resolution. It's actually less than the 6MP DSLRs.
    --
     
    JPS, Feb 15, 2004
    #25
  6. deryck  lant

    KBob Guest

    Yes, you're correct on this of course. And most modern lens designs
    are optimized for contrast at the expense of some resolution. This is
    especially evident with the Leica Summicrons, that now turn in lower
    ultimate resolution figures while producing better appearing pictures.
    I tested several of the newer ones and they consistently limited out
    at 160 lp/mm, noticeably inferior to the older collapsible types in
    this respect.
     
    KBob, Feb 15, 2004
    #26
  7. Which is 61.6 - 58-8 lp/mm on sensor resolution (for the 10D), so on average
    60 lp/mm. The theoretical Nyquist frequency of the 10D sensor alone is 67.8
    cycles, meaning the lenses+AAfilter+sensor form a pretty good combination.
    The theoretical Nyquist frequency of the 14n sensor is 63.3 cycles, but it
    has significant signal above that which will cause aliasing with even
    average lenses.
    Because it is not removable, the AA-filter is probably the most limiting
    factor. However, because of the AA-filter being non-removable, you are
    essentially correct that the "sensor" is limiting the resolution. I also
    base that on my experience with the very good 100mm Macro lens which gives
    me more than 76 lp/mm on film when evaluated with a 5400ppi scanner. A
    balanced combination of "sensor" and lens, seems to be able and reach
    something like 80 lp/mm on a medium 100:1 contrast feature.
    Which equates to 49.8 lp/mm. I assume the 300mm without stacked extenders
    was closer to the 44 pixel diameter, so the combined performance was further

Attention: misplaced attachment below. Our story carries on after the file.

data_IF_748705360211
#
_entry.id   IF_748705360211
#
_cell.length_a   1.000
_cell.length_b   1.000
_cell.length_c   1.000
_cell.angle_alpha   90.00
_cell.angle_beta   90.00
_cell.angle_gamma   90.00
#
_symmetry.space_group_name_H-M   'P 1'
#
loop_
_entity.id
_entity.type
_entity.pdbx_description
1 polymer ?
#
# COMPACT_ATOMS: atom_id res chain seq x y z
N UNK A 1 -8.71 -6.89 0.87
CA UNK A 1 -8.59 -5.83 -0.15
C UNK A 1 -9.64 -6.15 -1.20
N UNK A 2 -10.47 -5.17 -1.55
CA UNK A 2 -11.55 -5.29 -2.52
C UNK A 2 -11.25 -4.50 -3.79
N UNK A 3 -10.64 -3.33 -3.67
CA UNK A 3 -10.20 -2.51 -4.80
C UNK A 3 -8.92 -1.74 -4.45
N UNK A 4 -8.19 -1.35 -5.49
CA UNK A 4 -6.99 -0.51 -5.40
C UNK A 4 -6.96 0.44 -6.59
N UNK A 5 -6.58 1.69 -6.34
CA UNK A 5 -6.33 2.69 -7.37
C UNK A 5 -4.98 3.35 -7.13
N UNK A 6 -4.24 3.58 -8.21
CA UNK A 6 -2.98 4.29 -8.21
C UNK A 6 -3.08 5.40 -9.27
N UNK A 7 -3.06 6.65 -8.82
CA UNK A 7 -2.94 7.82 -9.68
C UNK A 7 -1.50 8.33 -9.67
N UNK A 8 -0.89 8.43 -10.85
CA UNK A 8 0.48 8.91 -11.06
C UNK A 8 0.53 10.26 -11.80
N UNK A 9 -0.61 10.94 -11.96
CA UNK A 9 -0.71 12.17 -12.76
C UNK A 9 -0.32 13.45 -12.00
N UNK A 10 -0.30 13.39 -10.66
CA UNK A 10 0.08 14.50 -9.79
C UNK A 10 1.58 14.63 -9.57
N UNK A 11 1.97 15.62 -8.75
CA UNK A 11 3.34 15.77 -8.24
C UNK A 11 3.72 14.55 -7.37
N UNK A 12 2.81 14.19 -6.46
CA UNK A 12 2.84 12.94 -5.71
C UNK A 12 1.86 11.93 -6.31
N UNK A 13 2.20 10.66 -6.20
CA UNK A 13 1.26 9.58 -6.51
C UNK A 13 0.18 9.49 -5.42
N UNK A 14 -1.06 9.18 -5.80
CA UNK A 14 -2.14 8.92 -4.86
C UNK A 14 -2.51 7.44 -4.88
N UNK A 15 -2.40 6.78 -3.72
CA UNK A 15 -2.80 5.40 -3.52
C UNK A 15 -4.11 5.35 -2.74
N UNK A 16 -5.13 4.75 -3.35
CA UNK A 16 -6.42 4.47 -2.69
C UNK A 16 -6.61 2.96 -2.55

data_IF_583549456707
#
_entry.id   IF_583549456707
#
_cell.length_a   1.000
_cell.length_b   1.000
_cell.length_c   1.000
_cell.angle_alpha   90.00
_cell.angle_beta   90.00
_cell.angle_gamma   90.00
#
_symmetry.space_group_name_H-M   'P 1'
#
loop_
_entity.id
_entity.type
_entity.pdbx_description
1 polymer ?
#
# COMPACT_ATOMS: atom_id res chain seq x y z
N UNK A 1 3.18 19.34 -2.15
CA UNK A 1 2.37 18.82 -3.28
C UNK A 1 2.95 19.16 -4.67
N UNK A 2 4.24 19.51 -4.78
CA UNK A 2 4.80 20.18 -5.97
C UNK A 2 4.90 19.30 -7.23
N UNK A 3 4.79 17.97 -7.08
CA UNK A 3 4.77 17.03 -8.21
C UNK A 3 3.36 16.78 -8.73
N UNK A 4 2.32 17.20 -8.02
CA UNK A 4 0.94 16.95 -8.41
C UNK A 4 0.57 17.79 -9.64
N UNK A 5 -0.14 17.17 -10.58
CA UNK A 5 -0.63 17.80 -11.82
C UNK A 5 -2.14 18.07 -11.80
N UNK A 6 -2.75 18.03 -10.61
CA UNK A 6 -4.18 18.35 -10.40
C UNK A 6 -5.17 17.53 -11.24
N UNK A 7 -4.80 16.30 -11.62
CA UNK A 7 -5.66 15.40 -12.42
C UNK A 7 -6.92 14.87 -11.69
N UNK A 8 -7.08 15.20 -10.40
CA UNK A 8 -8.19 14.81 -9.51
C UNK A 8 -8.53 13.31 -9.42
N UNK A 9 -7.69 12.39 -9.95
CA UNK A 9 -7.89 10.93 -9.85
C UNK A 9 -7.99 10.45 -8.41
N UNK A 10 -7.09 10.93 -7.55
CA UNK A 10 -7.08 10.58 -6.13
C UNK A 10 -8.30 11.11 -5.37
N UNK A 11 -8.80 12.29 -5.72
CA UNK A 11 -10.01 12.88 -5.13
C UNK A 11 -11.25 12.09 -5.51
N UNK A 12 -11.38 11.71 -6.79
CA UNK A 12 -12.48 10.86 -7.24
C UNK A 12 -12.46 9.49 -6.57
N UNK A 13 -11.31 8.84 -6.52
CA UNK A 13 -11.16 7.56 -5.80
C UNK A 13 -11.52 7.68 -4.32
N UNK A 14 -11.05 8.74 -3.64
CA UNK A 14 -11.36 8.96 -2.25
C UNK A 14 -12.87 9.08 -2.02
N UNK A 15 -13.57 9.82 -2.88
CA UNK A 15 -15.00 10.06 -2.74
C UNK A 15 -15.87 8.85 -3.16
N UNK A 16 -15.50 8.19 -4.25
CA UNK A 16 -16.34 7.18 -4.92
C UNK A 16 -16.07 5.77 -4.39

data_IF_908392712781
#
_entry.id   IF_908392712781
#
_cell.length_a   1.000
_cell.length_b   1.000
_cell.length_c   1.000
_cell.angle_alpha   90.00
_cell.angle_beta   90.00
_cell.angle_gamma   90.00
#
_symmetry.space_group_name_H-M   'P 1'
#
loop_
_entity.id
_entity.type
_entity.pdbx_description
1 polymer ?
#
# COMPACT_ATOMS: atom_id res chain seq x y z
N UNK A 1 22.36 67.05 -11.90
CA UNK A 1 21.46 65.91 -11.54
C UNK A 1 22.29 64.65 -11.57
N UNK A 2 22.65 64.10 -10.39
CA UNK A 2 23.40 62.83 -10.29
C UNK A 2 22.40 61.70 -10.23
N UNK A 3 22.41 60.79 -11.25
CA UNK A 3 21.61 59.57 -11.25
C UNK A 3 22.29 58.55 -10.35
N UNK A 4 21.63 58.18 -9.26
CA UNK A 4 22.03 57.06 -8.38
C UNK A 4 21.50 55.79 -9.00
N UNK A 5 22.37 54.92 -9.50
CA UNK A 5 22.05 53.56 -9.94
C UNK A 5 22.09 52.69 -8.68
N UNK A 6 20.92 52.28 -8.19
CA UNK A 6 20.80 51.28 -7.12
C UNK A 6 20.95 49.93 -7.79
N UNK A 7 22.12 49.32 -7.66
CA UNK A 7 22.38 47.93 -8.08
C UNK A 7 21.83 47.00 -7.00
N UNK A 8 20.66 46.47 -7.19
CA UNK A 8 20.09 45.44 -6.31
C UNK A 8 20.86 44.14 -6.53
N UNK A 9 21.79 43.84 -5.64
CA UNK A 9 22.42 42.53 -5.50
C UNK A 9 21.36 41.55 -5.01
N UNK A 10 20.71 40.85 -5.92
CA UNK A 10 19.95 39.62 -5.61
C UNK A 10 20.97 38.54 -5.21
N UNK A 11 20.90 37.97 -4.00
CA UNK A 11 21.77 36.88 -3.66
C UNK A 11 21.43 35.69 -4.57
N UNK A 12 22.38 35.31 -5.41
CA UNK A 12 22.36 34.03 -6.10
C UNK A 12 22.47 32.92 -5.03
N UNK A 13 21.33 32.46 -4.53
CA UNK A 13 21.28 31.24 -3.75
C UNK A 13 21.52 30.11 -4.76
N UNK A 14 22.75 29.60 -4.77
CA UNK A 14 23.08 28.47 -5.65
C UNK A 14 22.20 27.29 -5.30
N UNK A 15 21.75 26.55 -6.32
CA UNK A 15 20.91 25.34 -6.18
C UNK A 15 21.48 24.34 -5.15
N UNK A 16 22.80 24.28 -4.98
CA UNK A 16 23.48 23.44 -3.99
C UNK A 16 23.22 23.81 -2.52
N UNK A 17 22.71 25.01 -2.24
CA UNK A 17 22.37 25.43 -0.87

limited by the extenders in this case.

    SNIP
    In my view, it is the AA-filter that limits the resolution. The 14N seems to
    have (aliased) signal up to 80% of its theoretical limiting spatial
    resolution.

    SNIP
    Correct.

    Bart
     
    Bart van der Wolf, Feb 15, 2004
    #27
  8. deryck  lant

    KBob Guest

    I hope you're not forgetting that the 14n has a CCD twice as large as
    the usual 6 MP types--the sensor density is about the same, so the
    resolution at the FP should be similar and it is. All the more reason
    for giving perforamce in terms of LPH (lines per picture height).
     
    KBob, Feb 15, 2004
    #28
  9. SNIP
    I'm not forgetting that ;-) In fact, that is the reason I mentioned "on
    sensor resolution ", meaning that output magnification differences are not
    yet applied.
    picture height).

    Yes, although it makes it a bit more difficult to say anything meaningful
    about lens influence on the resulting resolution. For that, on sensor
    resolution is a simpler to grasp concept.

    Bart
     
    Bart van der Wolf, Feb 16, 2004
    #29
  10. No, I was pointing out that microlenses won't help this chip; they
    would be irrelevant. It really does pay to understand the technology.
    Extrapolating is a bit silly when there are samples at 400 and 640 on
    the Web. The ISO 400 shot I saw looked acceptable; certainly smoother
    than ISO 400 color negatives.

    Hmm. Or that they valued capturing highlights more than other digicam
    makers. Whatever.

    Anyway, that leaves the wide dynamic range; I think it's more like 14
    stops by default, looking at PhotoDesk. Reducing this to a range more
    like that of other cameras can reduce the noise, as well.
    Oh, sorry, that's what I get for shooting from the hip. I mean Michael
    Schoenfeld; see <http://www.bacall.com/MichaelSchoenfeld/Default.htm>
    and especially <http://www.pbase.com/mlsphoto/14n_samples>. A good
    photographer who is enthusiastic about his DCS 14n and even more about
    its replacement.

    And please don't judge the noise on the screen; the word is that
    prints tell a different story.
     
    Stephen H. Westin, Feb 16, 2004
    #30
  11. deryck  lant

    deryck lant Guest

    deryck lant, Feb 17, 2004
    #31